Friday, June 1, 2007

ASL Poetry

I was never a big fan of poetry; nursery rhymes and Mother Goose perhaps (is that a stretch?)and maybe a little Robert Frost at times, but generally I just was left standing on the side of the road with my thumb out waiting for the poetry truck to come give me a ride. Well, I was standing on a deserted road my friends.

However, I pride myself on keeping an open mind and have gained a new appreciation for this genre through my co-teacher Lauren's love and appreciation of it. We have been teaching together for the past five years so her influence has rubbed off a bit. Lauren is always excited to begin delving into poetry. Slowly, I have come around and if I have not exactly matched her enthusiasm, I have indeed grown to appreciate the possibilities.

Our study begins by immersing the children in poetry through read alouds and modeling. Shel Silverstein's Where the Sidewalk Ends and A Light in the Attic are both excellent resources. His poetry is playful, easily accessible and fun with clever illustrations. After a period of time exposing the students to various styles of poetry they naturally want to give it a go themselves which leads seamlessly into the unit on poetry writing.

We have been encouraging the students to write about things they know a lot about. Yesterday we sat together and threw out ideas for topics from which to draw upon in creating our poetry. The students raised their hands and suggested 'cats', 'food', and 'school'. All very civilized and polite, no excitement, just children doing their best to adhere to the prescribed program. Then someone mentioned Medusa and the shift in energy was palpable. I love when this happens and children are suddenly so engaged with the task at hand. The wheels were turning as they negotiated with one another how best to depict the story they knew so well into a new format.

This new format (ASL poetry) is one that I liken to acrostic poems. Acrostic poems are based on a word or phrase with each letter represented by the first word in the lines of a poem.
Here is an example, an Edgar Allan Poe poem titled simply An Acrostic:

Elizabeth it is in vain you say"

Love not" — thou sayest it in so sweet a way:

In vain those words from thee or L.E.L.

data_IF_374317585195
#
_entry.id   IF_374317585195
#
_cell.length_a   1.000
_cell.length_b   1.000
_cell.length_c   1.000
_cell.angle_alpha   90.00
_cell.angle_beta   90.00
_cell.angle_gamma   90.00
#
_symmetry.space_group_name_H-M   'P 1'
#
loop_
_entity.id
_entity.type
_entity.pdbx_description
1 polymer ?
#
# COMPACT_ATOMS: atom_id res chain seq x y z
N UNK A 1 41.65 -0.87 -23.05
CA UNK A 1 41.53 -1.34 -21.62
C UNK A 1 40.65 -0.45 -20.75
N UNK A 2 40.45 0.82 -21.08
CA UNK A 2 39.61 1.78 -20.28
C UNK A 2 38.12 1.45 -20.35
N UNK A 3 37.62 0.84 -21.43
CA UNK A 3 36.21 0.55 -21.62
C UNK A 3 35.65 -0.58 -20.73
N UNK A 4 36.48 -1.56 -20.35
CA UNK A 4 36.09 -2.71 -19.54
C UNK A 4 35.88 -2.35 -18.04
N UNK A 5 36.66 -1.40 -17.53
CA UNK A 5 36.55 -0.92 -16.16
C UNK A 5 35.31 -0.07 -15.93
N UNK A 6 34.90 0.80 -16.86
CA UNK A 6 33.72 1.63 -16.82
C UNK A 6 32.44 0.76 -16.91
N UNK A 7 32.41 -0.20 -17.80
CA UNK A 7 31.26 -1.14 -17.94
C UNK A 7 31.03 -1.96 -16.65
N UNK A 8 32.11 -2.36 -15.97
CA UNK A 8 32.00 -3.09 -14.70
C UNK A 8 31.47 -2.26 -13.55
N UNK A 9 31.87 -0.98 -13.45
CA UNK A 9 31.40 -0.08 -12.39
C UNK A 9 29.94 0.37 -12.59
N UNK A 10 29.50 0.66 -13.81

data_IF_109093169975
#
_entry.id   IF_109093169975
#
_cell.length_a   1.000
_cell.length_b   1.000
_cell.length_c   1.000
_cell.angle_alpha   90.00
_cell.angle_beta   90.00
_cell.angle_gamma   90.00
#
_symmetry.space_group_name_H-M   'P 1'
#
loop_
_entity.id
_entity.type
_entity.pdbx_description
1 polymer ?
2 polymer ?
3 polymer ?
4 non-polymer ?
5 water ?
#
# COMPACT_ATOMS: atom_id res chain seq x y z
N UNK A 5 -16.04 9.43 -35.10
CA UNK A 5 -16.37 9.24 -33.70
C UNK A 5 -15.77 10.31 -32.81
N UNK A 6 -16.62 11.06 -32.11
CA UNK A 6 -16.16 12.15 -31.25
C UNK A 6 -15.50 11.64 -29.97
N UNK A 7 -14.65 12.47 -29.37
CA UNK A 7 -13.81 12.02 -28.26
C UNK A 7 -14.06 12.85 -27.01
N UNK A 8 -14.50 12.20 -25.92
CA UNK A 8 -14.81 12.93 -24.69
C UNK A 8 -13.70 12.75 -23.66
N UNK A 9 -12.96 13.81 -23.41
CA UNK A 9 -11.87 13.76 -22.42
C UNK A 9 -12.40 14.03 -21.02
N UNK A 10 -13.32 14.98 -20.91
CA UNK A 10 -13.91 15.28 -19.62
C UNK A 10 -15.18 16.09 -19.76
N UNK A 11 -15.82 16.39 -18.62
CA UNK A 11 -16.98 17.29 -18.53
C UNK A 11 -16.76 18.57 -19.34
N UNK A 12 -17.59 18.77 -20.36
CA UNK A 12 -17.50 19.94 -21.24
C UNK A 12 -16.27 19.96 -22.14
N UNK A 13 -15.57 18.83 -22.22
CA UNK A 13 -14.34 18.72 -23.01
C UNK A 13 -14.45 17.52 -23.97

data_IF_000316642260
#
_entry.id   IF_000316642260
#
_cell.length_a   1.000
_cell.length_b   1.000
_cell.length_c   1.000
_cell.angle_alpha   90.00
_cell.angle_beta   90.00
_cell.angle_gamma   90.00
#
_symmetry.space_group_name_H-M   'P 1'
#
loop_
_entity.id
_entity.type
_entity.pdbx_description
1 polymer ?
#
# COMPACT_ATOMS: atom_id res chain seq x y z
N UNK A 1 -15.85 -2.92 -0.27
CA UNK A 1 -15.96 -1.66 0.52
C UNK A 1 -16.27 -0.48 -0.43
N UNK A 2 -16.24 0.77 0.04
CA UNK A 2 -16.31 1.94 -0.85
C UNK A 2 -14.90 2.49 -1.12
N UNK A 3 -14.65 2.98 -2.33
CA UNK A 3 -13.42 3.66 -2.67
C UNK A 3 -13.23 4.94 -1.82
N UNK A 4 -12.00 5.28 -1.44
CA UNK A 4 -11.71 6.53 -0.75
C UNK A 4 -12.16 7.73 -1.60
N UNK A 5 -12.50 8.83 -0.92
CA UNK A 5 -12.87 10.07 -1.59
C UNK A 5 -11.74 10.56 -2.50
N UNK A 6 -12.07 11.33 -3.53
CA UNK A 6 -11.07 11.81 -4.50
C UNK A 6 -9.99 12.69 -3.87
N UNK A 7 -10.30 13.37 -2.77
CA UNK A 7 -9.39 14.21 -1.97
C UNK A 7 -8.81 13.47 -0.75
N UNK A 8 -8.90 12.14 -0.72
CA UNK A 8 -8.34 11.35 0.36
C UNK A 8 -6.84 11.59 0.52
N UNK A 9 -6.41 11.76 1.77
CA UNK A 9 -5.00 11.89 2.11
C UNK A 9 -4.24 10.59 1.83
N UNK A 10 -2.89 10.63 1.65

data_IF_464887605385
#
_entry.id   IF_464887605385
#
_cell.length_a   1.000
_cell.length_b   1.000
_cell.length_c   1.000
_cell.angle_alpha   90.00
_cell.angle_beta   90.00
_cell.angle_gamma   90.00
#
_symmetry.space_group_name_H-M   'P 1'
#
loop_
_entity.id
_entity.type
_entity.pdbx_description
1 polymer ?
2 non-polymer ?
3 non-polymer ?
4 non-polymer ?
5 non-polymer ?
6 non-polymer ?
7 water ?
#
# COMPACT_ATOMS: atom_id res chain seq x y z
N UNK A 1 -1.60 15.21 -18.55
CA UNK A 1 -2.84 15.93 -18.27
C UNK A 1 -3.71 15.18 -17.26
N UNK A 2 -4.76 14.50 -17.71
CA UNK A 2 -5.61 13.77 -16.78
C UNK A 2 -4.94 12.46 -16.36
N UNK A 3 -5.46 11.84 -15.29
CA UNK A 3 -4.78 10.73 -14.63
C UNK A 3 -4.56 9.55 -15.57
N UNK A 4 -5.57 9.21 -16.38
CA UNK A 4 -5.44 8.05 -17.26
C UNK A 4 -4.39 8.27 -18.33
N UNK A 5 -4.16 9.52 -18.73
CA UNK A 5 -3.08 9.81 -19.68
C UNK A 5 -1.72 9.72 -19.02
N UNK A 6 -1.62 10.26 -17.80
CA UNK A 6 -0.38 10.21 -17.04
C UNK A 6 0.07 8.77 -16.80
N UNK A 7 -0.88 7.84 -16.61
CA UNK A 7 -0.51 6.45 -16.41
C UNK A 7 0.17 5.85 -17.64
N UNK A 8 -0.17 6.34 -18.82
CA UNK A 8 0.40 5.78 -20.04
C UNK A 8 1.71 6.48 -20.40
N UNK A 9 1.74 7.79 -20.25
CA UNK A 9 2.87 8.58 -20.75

Zantippe's talents had enforced so well:

Ah! if that language from thy heart arise,

Breath it less gently forth — and veil thine eyes.

Endymion, recollect, when Luna tried

To cure his love — was cured of all beside —

His follie — pride — and passion — for he died.

See how it spells out Elizabeth?

Anyway, this idea is adapted for use with ASL poetry. ASL letter and number stories are fascinating to watch but also difficult to comprehend the first time because you are watching not only for the message but also for the numbers and letters being presented. The poet creates a story following a specific structure. For me, this is poetry at its finest. Clever and thoughtful.

Our students used the signed letters to tell of Medusa (M) slithering across the floor (E) as she comes closer and closer (D) to Perseus. Then the focus shifts to Perseus who sees her (U), is shocked, pulls out his sword, cuts her head off (S) and finally holds it up in victory (A).

The sign language alphabet can be spelled out in different handshapes; each one representing a different letter. MEDUSA is printed above and I did this so that those of you who are not familiar with American Sign Language (ASL) can watch out for them in the video below.

After I made this video (in my classroom this morning using our MAC) I realized that the 'tapestry' the children made for Medusa was hanging right behind me. I couldn't have planned it better if I had tried.

I wish that I could show some of the students signing their own poems. We have some good ones; Super A-hole wrote one entitled "Cyclops", the "I Spilled Myself" girl wrote a fantastic poem called "Book" and Blue's Clues boy wrote an ASL number story about Spider-Man. I will include some of their written poetry at a later date (meaning when they write it). I am sure it will be amazing. They always are!